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It's mostly the top end of the response that is affected by the output filter. See my measurements here:
Super-T Response
Sonic Impact Response
Sonic Tripath


Putting a parallel resistor across the terminals is a crude approach. Better to tailer the impedance of your tweeter, or the values of the output filter. It's the response above 8-10Khz that really changes with speaker impedance.
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Old 23rd November 2012, 04:16 PM   #37
Fynn is offline Fynn  Germany
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The upper frequency band still seems fine though. 1-2db variance in the last 1/3rd octave of your upper hearing range seems insignificant. Same goes to the sub 50hz band, seeing as that you aren't listening on a free field and your room has so many modes in that region which can easily reach > +-10db.

I would rather be concerned about possible distortion or other artifacts, than some attenuation in the most upper and lower frequency ranges. Because those could be very audible.
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Old 23rd November 2012, 04:20 PM   #38
Pano is offline Pano  United States
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Agreed. And some fullrange drivers can use the boost at the top, anyway.
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Old 23rd November 2012, 06:13 PM   #39
wmb is offline wmb  United States
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Regarding the audibility of output filter mis-damping: I suspect that it is not directly audible in and of itself, but I could imagine situations where it caused amplifier instability that would be audible. It probably depends on several factors including the supply voltage (if close to the maximum, the chip would be more susceptible to overvoltage induced by filter ringing). Other factors could include the inductance and capacitance of the cables and the presence of RF interference or other noise coupled back into the circuit. A well-tuned output circuit will be less susceptible to such problems - but if those problems don't exist, maybe the mis-tuning itself is benign. If, as you say, the system sounds good to your ears in your setup, you win.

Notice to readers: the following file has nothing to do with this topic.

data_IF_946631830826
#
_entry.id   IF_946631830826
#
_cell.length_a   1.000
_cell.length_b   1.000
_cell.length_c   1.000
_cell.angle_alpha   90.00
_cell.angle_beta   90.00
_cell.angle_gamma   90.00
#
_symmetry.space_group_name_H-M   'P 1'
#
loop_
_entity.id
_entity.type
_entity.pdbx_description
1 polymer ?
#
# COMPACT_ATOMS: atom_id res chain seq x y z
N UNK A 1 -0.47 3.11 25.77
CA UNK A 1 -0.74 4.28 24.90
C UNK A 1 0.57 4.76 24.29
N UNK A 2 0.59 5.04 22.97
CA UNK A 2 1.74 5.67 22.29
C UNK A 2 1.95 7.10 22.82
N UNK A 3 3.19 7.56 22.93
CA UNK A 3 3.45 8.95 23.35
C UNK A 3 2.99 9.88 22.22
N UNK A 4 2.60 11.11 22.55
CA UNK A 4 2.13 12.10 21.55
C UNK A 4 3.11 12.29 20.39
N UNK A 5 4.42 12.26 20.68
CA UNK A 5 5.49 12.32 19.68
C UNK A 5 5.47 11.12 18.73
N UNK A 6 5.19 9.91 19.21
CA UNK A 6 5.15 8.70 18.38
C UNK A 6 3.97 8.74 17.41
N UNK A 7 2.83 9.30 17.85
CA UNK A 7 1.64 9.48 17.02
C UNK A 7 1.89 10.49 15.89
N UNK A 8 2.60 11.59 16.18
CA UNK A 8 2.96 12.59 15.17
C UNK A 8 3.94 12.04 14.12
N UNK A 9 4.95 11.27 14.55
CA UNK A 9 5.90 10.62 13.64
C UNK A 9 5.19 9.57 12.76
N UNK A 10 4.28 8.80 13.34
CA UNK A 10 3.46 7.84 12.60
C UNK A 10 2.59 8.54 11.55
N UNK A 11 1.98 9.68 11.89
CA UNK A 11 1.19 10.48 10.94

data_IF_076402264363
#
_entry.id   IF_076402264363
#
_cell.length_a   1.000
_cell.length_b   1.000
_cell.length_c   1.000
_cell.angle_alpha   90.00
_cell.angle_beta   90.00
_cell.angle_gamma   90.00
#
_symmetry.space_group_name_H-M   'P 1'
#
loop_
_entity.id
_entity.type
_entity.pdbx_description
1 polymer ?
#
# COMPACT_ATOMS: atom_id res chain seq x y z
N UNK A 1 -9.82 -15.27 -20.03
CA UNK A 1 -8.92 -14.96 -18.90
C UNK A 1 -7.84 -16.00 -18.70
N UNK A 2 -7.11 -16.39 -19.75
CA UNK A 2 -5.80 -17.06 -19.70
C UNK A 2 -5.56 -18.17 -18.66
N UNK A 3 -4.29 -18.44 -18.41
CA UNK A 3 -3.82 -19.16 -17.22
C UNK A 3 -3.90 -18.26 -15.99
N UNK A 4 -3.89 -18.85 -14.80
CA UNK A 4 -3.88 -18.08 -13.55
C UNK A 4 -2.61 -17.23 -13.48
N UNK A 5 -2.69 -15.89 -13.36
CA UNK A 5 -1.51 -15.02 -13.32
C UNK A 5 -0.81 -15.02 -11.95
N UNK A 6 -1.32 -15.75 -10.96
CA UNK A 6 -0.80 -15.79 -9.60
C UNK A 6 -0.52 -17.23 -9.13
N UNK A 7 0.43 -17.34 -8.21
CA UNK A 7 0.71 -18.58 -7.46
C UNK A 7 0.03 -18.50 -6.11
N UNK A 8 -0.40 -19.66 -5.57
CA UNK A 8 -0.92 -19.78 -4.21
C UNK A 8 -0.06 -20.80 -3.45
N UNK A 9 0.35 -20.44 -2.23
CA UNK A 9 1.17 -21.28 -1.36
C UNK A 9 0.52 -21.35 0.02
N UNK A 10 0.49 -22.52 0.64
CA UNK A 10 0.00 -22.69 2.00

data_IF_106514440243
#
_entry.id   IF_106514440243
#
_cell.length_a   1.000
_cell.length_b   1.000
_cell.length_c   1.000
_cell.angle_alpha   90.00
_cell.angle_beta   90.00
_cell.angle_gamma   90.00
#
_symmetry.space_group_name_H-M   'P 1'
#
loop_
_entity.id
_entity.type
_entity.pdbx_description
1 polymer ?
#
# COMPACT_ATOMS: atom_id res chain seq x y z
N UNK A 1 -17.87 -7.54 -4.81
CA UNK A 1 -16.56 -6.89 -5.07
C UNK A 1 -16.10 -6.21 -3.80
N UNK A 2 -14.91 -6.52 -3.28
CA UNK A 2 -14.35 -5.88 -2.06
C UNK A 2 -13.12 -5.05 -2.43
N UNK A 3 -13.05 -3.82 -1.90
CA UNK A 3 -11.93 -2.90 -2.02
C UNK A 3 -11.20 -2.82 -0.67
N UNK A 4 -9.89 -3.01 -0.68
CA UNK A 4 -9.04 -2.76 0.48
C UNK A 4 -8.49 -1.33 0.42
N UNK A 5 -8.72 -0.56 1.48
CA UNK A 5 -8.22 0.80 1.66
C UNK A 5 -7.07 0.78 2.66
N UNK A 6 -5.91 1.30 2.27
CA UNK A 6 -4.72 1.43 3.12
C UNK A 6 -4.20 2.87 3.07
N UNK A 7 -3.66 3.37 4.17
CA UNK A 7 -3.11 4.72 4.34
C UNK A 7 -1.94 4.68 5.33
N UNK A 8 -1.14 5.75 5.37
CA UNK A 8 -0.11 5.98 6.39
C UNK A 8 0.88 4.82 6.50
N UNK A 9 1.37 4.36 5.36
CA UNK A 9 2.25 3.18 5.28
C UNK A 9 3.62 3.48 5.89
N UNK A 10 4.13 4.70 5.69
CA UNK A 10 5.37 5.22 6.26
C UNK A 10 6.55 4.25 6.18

I once connected a 2-ohm load (four 8-ohm speakers in parallel) to one channel of a Sure 4x100 T-amp and it sounded just awful, even at low volumes. The amp was clearly freaking out. It sounded fine at 4 ohms. The problem mechanisms for too-high impedance are rather different - overvoltage for too-high impedance vs. overcurrent for too-low - but it is clear that, in some circumstances, impedance does matter.

Regarding a parallel resistor: If the output circuit is turned for 8 ohms - as appears to be the case for the two T-amps that I have (HLLY 20 and Sure 4x100) - dropping it to 4 ohms will make things worse (albeit overdamped instead of underdamped). But paralleling a 16 ohm resistor across a 15 ohm speaker to bring it down to 8-ish ohms would indeed do the right thing for an 8-ohm-tuned output filter. It would not change the amount of power instantaneously available to the speaker, because the voltage across the speaker would be the same in either case. The amplifier would still be operating within its rated I-V conditions. The only possibly-audible downside might be a reduction in the reserve power available for extended bass passages. I doubt that would be a problem if the power supply is decent.

The resistor power rating would not need to be all that high for normal listening. For music, you want to listen at average power levels lower than about 1/10 the rated amp power. At higher average levels, the musical transients will exceed the amp power and clip, and that is definitely audible. For a low-power T-amp, a 5W resistor would be more than adequate. Full-power bench testing is obviously a different story.
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Old 23rd November 2012, 06:35 PM   #40
Pano is offline Pano  United States
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Quote:
Originally Posted by wmb View Post
But paralleling a 16 ohm resistor across a 15 ohm speaker to bring it down to 8-ish ohms would indeed do the right thing for an 8-ohm-tuned output filter. It would not change the amount of power instantaneously available to the speaker, because the voltage across the speaker would be the same in either case.
If the output impedance of the amp is low enough, yes. In this case it mostly is.